- Helping you drive happy

2000-2003 Honda S2000 Pre-Owned

Get the best interest rate
Justin Pritchard
Honda's little rocket roadster makes a great used car buy for enthusiasts
Honda's little rocket roadster makes a great used car buy for enthusiasts

Introduced in 2000, the Honda S2000 was once featured on the cover of Motor Trend with the headline "Vette Threat?" underneath.

Maybe so, maybe no.

It had looks that were off the wall for a Honda product and it packed an engine with a higher output per litre than the world's best at the time. Enzo Ferrari would have been rolling around in his grave.

For a Honda, the S2000's styling is off the wall. Only the NSX has had bolder looks.

S2000 came with a two-litre, 240-horsepower four-cylinder engine mated to a six-speed manual gearbox that spun the rear wheels. The little engine used no turbocharger or forced induction to make its output, and the small-displacement, high-powered mill shrieked to over 9,000 rpm. Entertaining to be sure, but hardly the type of power you can discreetly use driving around town.

And while driving around town, even gently, the ride is jarring and harsh, and so is the engine. The steering is tight, heavy and only barely assisted, and the S2000's small stature feels more like you're wearing the car than driving it.

But if you're a weekend-warrior type that's looking for thrills on the track, there's hardly a better used buy for the price. For many folks, this type of ride is a little slice of heaven.

Nick Martile, who owns a 2000 S2000, says "the reason for buying the car was mostly my dedication to the brand. I always loved the style of the car since it first came out -- and rear-wheel drive in a Honda was an added bonus. The car is a 2000 and I bought it in 2003 with 33,000 kilometres on it." Nick plans to enjoy his on the track this summer, as he did last year. Why not -- it's got powerful brakes, razor-sharp handling and over-reactive reflexes that reward the skilled hand on a course. Honda didn't make it ride like it had concrete struts for nothing.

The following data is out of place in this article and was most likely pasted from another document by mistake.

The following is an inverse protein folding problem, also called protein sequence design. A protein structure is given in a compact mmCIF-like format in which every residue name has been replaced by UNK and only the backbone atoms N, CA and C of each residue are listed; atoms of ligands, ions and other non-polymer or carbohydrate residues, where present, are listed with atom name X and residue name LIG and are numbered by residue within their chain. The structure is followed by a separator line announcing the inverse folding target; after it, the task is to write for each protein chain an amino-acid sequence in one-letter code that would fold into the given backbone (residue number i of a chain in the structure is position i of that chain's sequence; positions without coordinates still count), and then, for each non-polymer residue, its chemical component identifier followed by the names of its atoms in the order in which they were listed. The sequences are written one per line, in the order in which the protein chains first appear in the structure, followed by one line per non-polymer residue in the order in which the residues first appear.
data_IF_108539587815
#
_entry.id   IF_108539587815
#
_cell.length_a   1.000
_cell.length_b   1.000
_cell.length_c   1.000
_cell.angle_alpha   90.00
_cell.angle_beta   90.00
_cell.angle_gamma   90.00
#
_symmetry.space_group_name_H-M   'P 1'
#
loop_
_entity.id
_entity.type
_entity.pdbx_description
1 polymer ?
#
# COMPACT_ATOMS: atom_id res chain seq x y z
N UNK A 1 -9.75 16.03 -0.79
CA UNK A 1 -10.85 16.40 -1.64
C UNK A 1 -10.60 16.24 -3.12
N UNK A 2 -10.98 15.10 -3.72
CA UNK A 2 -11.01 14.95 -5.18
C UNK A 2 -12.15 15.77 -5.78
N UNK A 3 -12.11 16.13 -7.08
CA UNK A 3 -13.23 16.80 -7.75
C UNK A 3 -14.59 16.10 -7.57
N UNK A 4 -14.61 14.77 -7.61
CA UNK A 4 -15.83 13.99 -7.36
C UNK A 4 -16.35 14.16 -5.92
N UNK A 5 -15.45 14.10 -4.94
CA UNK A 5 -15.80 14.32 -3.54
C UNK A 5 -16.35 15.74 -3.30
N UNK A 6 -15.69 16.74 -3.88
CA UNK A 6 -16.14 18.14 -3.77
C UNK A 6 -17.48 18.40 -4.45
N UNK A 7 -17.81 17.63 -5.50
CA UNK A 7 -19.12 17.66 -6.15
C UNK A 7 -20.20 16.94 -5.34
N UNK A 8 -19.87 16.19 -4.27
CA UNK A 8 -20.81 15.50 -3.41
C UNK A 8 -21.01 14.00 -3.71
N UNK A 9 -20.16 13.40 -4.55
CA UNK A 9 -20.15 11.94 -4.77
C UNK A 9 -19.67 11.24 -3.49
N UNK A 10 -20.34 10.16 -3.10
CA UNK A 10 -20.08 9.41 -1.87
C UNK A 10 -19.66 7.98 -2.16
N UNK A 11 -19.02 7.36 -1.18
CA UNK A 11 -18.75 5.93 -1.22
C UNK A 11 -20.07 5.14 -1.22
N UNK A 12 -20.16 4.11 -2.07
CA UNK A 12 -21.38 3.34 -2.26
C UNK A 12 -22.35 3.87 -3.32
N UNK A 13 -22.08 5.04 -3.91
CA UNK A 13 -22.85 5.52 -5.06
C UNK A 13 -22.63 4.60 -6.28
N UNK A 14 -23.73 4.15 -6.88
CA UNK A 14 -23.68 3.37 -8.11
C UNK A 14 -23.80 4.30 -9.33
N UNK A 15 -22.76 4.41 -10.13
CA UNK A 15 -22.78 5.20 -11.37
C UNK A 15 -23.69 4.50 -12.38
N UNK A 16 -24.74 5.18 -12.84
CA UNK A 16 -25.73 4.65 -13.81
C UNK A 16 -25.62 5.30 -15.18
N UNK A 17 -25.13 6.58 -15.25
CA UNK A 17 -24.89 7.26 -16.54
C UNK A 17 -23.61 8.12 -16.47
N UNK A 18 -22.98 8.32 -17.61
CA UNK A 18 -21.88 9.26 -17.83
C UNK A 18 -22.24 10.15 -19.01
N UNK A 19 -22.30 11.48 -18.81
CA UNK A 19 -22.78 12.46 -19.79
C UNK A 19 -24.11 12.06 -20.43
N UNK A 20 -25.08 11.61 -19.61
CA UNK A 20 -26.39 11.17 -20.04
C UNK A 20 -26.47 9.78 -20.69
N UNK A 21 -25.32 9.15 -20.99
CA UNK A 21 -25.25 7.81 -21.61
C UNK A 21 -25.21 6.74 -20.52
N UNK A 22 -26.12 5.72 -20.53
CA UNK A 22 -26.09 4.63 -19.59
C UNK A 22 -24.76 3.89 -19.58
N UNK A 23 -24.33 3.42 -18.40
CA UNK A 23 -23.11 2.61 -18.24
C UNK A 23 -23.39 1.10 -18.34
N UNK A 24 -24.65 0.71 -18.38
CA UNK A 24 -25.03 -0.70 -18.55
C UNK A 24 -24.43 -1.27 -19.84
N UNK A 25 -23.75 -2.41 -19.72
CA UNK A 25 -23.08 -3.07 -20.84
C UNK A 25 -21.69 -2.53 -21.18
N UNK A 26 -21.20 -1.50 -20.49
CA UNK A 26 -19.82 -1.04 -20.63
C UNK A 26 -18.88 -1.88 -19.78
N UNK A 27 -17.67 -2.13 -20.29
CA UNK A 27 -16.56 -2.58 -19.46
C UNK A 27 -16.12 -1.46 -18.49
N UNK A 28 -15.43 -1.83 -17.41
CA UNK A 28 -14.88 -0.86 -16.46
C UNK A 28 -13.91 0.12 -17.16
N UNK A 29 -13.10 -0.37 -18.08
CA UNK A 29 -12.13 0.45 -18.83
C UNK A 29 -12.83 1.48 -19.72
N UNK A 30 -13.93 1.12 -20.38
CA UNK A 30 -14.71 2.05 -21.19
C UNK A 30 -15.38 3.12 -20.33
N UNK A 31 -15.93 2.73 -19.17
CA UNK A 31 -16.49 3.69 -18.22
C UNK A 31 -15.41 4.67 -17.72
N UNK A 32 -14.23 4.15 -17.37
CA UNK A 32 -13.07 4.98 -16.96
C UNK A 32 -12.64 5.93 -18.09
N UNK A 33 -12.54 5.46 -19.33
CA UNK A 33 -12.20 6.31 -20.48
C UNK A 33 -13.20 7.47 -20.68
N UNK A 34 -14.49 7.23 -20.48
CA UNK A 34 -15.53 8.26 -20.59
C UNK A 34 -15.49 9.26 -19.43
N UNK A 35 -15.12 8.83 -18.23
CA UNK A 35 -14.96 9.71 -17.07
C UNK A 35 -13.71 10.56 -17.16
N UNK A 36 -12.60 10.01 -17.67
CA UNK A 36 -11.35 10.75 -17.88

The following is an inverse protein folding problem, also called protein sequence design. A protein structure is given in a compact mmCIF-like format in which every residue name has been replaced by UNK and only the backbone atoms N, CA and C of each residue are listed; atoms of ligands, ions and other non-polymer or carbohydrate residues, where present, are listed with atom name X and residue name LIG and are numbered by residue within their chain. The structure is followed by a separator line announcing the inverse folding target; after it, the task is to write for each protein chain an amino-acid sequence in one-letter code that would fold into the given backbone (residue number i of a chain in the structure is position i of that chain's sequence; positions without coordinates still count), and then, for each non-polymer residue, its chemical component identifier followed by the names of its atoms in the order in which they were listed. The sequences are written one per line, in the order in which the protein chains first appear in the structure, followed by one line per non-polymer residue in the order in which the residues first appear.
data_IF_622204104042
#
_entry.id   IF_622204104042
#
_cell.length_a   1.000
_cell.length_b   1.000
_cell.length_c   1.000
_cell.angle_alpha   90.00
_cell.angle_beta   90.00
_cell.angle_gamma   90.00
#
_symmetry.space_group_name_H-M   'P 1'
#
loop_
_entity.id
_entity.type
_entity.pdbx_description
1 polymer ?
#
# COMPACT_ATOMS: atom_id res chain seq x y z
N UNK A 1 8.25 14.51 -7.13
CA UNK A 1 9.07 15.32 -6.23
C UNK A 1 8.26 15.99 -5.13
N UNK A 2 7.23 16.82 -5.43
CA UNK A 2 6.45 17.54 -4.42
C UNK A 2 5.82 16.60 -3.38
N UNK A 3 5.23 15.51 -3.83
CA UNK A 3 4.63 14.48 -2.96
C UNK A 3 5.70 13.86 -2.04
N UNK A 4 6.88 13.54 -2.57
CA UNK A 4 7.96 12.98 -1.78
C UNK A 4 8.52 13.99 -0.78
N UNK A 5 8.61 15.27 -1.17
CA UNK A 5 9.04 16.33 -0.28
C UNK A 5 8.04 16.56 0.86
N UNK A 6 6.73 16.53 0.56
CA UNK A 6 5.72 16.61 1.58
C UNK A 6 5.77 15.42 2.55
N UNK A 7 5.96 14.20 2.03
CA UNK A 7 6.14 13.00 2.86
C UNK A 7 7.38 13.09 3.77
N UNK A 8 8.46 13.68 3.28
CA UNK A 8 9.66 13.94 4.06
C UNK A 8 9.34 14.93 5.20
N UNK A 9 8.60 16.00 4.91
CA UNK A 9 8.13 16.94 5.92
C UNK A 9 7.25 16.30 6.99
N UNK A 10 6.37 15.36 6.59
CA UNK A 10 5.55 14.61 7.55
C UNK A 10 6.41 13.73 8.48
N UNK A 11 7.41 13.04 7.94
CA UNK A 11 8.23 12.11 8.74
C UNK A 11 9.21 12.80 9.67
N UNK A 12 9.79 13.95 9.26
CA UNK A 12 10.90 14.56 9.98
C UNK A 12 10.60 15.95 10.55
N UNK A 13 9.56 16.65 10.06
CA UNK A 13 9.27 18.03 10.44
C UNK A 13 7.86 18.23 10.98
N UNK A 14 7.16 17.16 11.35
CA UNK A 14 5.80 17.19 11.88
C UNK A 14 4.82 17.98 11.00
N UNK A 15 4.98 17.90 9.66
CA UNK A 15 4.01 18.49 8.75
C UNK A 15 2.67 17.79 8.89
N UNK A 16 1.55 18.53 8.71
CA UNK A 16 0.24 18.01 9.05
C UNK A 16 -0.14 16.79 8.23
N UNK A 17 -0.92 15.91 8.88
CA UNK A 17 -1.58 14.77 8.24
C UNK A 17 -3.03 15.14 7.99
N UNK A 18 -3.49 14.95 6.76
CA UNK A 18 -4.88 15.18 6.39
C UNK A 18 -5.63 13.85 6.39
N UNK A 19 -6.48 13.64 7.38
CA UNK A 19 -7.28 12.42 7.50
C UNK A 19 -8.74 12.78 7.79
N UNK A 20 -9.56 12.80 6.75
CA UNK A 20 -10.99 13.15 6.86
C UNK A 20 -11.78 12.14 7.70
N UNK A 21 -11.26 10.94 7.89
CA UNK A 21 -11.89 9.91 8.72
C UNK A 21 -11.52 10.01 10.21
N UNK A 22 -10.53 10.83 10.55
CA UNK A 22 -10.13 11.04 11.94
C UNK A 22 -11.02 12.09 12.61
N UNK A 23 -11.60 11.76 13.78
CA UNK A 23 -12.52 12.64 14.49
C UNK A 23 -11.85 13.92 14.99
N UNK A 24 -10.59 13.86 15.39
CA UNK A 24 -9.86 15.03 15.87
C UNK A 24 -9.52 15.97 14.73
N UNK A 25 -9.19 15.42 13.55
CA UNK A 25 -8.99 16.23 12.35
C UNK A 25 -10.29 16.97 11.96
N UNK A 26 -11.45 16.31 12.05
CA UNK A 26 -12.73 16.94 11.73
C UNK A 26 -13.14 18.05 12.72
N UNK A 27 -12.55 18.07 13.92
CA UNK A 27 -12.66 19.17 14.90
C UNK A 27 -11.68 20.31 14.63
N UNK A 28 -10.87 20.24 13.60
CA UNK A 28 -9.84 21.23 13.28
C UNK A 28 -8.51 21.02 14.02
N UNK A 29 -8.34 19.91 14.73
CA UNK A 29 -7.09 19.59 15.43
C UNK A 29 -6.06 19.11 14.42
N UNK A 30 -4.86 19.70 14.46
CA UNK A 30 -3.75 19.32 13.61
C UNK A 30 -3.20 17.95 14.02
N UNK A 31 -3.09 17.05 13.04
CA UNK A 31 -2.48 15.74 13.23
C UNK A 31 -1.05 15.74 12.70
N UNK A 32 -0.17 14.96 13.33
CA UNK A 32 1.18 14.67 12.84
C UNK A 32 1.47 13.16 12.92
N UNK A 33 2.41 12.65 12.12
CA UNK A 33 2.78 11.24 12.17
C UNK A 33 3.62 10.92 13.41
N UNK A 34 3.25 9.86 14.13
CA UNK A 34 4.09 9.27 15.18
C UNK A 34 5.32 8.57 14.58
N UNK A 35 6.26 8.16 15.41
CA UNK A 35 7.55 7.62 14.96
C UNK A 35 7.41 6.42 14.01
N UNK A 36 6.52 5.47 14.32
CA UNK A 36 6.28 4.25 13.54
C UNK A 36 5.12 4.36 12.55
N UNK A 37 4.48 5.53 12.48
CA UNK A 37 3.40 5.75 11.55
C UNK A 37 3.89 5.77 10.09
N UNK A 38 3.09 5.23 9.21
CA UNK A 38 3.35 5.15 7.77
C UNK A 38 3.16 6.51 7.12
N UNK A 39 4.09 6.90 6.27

As with most two-seaters, room is tight at best if you're of above-average proportions, and the miniscule trunk and limited interior space mean a two-person weekend getaway is going to require use of the family minivan. The S2000 has a stereo system for the sake of saying it can play music, but there's no glove box, and only a very limited amount of at-hand space to store your cell phone and coffee money. It's all about being lightweight, after all.

The S2000's cockpit is all business; snug, has no glove box but is equipped with great seats.
Justin Pritchard
Justin Pritchard
Automotive expert